Part of what has mobilized scientists and a discussion of science in Canada has been the Conservative government’s policy of ‘muzzling scientists’. Glyn Moody in a Sept. 1, 2015 posting on Techdirt profiles an incident where Environment Canada scientist, Tony Turner, has been put on leave while charges that he violated conflict-of-interest rules are being investigated. His sin: he wrote a protest song, got a group of friends and supporters to sing it with him, and then posted it to Youtube. From Moody’s posting (Note: A link has been removed),

Turner’s song, with its opening lines “Who controls our parliament? Harperman, Harperman. Who squashes all dissent? Harperman, Harperman,” and a refrain of “It’s time for you to go,” is pretty mild stuff. …

Of course, the great thing about the Canadian government’s absurd overreaction to this gentlest of private protests is that many more people will now learn that Turner is an environmental scientist who is being muzzled by a bunch of desperate control freaks who are frightened that the Canadian people might be told the truth about important scientific issues. Thank goodness for the Streisand Effect…. [As I understand it, Barbra Streisand once responded to criticism or commentary about herself that she found offensive. Her response, given her star power, drew a great of attention to the commentary. Techdirt folks have dubbed this the ‘Streisand’ effect, i.e. drawing attention to something no one would have noticed otherwise.]

An Aug. 28, 2015 article by Madeline Smith for the Globe and Mail provides details about the protest song and government response,

An Environment Canada scientist is under investigation for allegedly breaching the public service code of ethics by writing and performing a political song that criticizes the Harper government.

Andrew Hall, who filmed the Harperman video – a singalong with a backup choir that had almost 60,000 views as of Friday [Aug. 28, 2015] evening – said the song is a “joyful” expression of protest. [emphasis mine] He said Mr. Turner wasn’t acting as a public servant, so there should be a reasonable expectation “to be able to engage in democracy.”

As of Thurs., Sept. 3, 2015 at 10 am PDT the number of views is 525,823. So, from June 2015 when it was first posted to Aug. 28, 2015, there were almost 60,000 views. The Streisand effect in operation!

According to Smith’s article, Turner, after working for the government for 20 years, is months from retirement.

Finally, the song,

Rousing, isn’t it? That said, there is a fine line to be tread here. Civil servants are required to be neutral and, assuming you’re not dealing with noxious forces, you need to be respectful of the agreements you’ve made. As a civil servant for a number of years, that freedom of speech vs. neutrality ethics divide always bothered me. I believe that people are entitled to speak their opinions in private but I do see the point of insisting on neutrality professionally and privately. Most times, neutrality is the way to go for civil servants. However, there are times when one must speak out. The question is: what is the tipping point?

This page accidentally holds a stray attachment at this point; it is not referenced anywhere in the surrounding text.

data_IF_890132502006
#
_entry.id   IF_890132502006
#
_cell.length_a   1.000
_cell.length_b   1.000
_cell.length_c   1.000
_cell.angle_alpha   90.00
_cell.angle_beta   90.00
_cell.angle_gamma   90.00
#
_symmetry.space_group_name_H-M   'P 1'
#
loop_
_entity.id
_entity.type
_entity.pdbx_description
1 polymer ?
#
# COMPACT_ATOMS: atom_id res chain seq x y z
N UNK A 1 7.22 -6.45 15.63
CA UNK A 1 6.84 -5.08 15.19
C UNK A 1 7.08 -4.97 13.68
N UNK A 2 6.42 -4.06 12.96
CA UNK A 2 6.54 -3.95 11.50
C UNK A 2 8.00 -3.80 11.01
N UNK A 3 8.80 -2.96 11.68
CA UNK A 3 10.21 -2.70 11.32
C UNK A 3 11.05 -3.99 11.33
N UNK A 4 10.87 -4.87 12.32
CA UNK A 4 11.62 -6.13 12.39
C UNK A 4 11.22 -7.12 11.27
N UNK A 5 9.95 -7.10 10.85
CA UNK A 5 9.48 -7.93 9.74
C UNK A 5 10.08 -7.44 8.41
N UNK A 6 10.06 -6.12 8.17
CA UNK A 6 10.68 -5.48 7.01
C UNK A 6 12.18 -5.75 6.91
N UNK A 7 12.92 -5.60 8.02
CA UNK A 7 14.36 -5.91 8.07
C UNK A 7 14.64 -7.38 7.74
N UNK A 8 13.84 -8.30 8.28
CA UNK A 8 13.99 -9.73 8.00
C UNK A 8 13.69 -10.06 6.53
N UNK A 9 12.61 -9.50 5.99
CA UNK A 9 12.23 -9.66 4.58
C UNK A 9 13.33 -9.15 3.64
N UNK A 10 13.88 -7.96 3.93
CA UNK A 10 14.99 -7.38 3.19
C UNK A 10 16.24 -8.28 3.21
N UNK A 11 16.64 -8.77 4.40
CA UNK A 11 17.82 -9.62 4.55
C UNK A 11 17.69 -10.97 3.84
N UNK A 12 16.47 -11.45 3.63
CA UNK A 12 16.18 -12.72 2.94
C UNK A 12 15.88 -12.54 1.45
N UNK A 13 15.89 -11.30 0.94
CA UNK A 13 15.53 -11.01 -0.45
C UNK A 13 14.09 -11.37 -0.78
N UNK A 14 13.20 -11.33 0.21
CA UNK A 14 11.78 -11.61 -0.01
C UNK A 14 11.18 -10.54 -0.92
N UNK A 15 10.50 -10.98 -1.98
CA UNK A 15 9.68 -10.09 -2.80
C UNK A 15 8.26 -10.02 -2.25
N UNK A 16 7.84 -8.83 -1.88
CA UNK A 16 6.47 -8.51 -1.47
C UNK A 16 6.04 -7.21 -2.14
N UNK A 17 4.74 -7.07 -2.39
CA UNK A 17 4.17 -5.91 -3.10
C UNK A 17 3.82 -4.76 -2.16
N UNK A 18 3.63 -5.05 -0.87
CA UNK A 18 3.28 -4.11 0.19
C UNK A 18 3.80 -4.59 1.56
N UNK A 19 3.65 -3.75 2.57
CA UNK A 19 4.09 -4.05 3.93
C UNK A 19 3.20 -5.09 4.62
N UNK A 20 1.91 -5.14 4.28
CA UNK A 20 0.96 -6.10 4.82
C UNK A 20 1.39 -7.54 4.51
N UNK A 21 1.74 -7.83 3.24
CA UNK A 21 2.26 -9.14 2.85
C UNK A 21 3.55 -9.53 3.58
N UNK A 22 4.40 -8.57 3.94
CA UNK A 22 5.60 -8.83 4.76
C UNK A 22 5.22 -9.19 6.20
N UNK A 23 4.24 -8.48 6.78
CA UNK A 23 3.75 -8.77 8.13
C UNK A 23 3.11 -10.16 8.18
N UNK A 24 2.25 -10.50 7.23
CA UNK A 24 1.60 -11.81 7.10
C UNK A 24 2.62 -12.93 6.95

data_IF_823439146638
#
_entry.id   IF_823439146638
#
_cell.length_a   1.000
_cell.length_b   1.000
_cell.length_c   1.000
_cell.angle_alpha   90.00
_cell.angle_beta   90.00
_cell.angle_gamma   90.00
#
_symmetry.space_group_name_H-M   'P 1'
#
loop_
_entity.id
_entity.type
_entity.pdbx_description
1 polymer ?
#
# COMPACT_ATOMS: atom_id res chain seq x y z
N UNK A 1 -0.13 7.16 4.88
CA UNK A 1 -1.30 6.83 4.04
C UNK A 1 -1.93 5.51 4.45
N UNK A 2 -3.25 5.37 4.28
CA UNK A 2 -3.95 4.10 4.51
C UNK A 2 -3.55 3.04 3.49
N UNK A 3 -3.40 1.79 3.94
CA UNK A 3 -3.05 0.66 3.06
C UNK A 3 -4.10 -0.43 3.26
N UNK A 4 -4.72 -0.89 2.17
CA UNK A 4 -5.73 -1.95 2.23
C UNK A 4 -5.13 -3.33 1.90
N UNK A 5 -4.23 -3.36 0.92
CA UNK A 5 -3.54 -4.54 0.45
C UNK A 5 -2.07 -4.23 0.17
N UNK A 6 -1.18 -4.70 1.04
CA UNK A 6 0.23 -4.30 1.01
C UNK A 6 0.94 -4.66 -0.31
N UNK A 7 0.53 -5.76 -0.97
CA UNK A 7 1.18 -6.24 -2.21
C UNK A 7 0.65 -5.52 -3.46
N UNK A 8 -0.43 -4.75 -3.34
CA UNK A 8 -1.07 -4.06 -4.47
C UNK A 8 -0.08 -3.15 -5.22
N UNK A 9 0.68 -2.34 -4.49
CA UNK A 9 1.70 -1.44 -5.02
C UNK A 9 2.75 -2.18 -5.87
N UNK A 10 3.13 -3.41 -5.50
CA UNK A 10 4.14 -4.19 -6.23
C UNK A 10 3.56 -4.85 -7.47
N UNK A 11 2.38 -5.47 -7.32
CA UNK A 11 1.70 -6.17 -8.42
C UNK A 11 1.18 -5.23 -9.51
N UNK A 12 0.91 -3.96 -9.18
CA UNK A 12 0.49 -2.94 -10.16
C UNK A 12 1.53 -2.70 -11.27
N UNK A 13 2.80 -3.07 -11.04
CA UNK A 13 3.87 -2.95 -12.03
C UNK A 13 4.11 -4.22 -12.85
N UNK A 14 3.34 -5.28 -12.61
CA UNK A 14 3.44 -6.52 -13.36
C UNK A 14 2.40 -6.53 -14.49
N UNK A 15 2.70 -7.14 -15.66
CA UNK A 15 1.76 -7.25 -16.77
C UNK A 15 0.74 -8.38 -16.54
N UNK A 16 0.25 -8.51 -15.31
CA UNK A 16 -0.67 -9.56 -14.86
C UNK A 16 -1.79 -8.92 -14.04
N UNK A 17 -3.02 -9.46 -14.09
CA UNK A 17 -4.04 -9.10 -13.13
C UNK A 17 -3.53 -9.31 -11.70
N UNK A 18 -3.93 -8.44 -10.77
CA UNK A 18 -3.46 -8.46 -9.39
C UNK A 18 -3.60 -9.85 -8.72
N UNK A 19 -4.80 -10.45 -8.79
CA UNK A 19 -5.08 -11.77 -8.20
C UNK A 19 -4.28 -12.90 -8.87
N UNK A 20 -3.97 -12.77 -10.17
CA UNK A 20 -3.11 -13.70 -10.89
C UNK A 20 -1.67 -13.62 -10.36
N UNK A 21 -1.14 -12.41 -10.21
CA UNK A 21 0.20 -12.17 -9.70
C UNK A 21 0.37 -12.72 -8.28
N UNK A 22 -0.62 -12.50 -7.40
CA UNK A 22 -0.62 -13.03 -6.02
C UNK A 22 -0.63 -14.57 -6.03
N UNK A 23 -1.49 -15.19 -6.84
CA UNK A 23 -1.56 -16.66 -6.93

ETA Sept. 4, 2015: In the US they’re having their own civil servant neutrality issues. As evidenced by this story of the Kentucky clerk who refuses to issue marriage licences to same sex couples, civil service neutrality is not an open and shut discussion. Note: Slate has adopted a policy of urging readers to subscribe with popup ads.

Simon Fraser University’s (Vancouver, Canada) Feb. 19, 2013 Café Scientifique

There are two very different descriptions of this upcoming event, first from Simon Fraser University’s Café Scientifique webpage description,

Tuesday, February 19
Café Scientifique

Time: 7-8:30pm

Place: CBC, 700 Hamilton St.

Cost: Free, email cafesci@sfu.ca to reserve your spot

The Chemistry behind how Bird’s Nest soup led to Influenza drugs Influenza type A viral infection continues to be a serious health problem facing the human population as it continually changes how it is seen by the immune system by making modifications to the proteins that cover its surface. Dr. Andrew Bennet of SFU’s Chemistry Dept. will discuss how inhibition of one of the viral surface proteins that is called neuraminidase (the N in H5N1) is proving to be a suitable approach in the design of anti-viral drugs. Moderated by Stephen Quinn, CBC Radio. [Canadian Broadcasting Corporation] Everyone welcome, refreshments served. Please email cafesci@sfu.ca to reserve your free seat. 7:00 – 8:30 pm, CBC, 700 Hamilton St. Vancouver

Then there’s this from SFU’s Café Scientifique 2012 – 2013 List of Speakers webpage,

Tuesday, February 19, 2013

The Chemistry Behind How Bird’s Nest Soup Led to Influenza Drugs

Speaker:  Dr. Andy Bennett, Department of Chemistry, SFU

Influenza type A viral infection continues to be a serious health problem facing the human population worldwide as it continually changes how it is seen by the immune system by making modifications to the proteins that cover its surface.  Inhibition of one of the viral surface proteins that is called neuraminidase (the N in H5N1) has proved to be a suitable approach in the design of anti-viral drugs.

Note the location is the CBC Studio at 700 Hamilton Street, Vancouver

Please RSVP to cafe_sci@sfu.ca

Frankly, this seems like less fun that a talk at the Railway Club, which is where one of the other Cafe Scientifique groups usually meets. The Railway Club has a casual informal atmosphere; you can get a beer and some very interesting science conversation and, yes, someone does speak but the whole dynamic changes when you’ve got that beer in hand.  This SFU/CBC setup reminds me too much of sitting in lecture halls.

A brainwave computer controller named Muse

Toronto-based (Canada) company, InteraXon has just presented a portable brainwave controller at the ParisLeWeb 2012 meeting according to a Dec. 5, 2012 article by Nancy Owano for phys.org,